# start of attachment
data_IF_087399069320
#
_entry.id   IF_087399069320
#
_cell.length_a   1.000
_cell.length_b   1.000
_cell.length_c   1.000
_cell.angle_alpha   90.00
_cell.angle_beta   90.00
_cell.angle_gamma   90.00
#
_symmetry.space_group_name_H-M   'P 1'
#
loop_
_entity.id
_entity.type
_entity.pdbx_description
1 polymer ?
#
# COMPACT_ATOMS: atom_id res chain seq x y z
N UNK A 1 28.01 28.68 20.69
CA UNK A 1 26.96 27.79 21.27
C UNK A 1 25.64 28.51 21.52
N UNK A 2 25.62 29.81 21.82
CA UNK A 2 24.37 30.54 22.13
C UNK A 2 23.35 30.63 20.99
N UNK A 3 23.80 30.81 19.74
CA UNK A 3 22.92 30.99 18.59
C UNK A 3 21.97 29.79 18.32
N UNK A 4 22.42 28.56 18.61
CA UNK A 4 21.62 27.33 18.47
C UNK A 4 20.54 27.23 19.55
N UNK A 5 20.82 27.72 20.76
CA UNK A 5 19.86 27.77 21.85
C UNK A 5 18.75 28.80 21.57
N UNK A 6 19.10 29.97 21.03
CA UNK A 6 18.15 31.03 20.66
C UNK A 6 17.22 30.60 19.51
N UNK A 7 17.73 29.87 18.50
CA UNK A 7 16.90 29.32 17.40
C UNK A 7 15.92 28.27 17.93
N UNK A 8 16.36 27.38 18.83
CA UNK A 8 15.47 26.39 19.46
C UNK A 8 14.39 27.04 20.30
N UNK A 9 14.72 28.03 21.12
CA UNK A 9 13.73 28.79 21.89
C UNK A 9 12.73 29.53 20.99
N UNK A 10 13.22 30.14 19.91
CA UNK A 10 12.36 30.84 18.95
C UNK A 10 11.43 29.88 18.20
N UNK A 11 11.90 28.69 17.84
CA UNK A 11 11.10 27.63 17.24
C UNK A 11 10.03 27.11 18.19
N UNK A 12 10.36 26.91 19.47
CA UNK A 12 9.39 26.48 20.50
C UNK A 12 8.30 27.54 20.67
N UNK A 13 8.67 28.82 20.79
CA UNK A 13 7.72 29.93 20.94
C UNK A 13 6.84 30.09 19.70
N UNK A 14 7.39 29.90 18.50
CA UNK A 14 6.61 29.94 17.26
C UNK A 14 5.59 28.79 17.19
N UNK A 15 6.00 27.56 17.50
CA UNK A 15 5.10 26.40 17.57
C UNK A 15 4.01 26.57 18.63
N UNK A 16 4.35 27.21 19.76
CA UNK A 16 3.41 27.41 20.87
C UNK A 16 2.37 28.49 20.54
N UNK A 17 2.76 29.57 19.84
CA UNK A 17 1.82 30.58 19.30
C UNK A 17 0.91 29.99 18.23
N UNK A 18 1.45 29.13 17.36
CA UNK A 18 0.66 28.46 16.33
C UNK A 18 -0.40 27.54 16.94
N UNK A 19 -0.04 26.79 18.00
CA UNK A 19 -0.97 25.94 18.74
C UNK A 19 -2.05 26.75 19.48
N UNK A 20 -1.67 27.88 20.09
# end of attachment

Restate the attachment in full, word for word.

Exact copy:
data_IF_087399069320
#
_entry.id   IF_087399069320
#
_cell.length_a   1.000
_cell.length_b   1.000
_cell.length_c   1.000
_cell.angle_alpha   90.00
_cell.angle_beta   90.00
_cell.angle_gamma   90.00
#
_symmetry.space_group_name_H-M   'P 1'
#
loop_
_entity.id
_entity.type
_entity.pdbx_description
1 polymer ?
#
# COMPACT_ATOMS: atom_id res chain seq x y z
N UNK A 1 28.01 28.68 20.69
CA UNK A 1 26.96 27.79 21.27
C UNK A 1 25.64 28.51 21.52
N UNK A 2 25.62 29.81 21.82
CA UNK A 2 24.37 30.54 22.13
C UNK A 2 23.35 30.63 20.99
N UNK A 3 23.80 30.81 19.74
CA UNK A 3 22.92 30.99 18.59
C UNK A 3 21.97 29.79 18.32
N UNK A 4 22.42 28.56 18.61
CA UNK A 4 21.62 27.33 18.47
C UNK A 4 20.54 27.23 19.55
N UNK A 5 20.82 27.72 20.76
CA UNK A 5 19.86 27.77 21.85
C UNK A 5 18.75 28.80 21.57
N UNK A 6 19.10 29.97 21.03
CA UNK A 6 18.15 31.03 20.66
C UNK A 6 17.22 30.60 19.51
N UNK A 7 17.73 29.87 18.50
CA UNK A 7 16.90 29.32 17.40
C UNK A 7 15.92 28.27 17.93
N UNK A 8 16.36 27.38 18.83
CA UNK A 8 15.47 26.39 19.46
C UNK A 8 14.39 27.04 20.30
N UNK A 9 14.72 28.03 21.12
CA UNK A 9 13.73 28.79 21.89
C UNK A 9 12.73 29.53 20.99
N UNK A 10 13.22 30.14 19.91
CA UNK A 10 12.36 30.84 18.95
C UNK A 10 11.43 29.88 18.20
N UNK A 11 11.90 28.69 17.84
CA UNK A 11 11.10 27.63 17.24
C UNK A 11 10.03 27.11 18.19
N UNK A 12 10.36 26.91 19.47
CA UNK A 12 9.39 26.48 20.50
C UNK A 12 8.30 27.54 20.67
N UNK A 13 8.67 28.82 20.79
CA UNK A 13 7.72 29.93 20.94
C UNK A 13 6.84 30.09 19.70
N UNK A 14 7.39 29.90 18.50
CA UNK A 14 6.61 29.94 17.26
C UNK A 14 5.59 28.79 17.19
N UNK A 15 6.00 27.56 17.50
CA UNK A 15 5.10 26.40 17.57
C UNK A 15 4.01 26.57 18.63
N UNK A 16 4.35 27.21 19.76
CA UNK A 16 3.41 27.41 20.87
C UNK A 16 2.37 28.49 20.54
N UNK A 17 2.76 29.57 19.84
CA UNK A 17 1.82 30.58 19.30
C UNK A 17 0.91 29.99 18.23
N UNK A 18 1.45 29.13 17.36
CA UNK A 18 0.66 28.46 16.33
C UNK A 18 -0.40 27.54 16.94
N UNK A 19 -0.04 26.79 18.00
CA UNK A 19 -0.97 25.94 18.74
C UNK A 19 -2.05 26.75 19.48
N UNK A 20 -1.67 27.88 20.09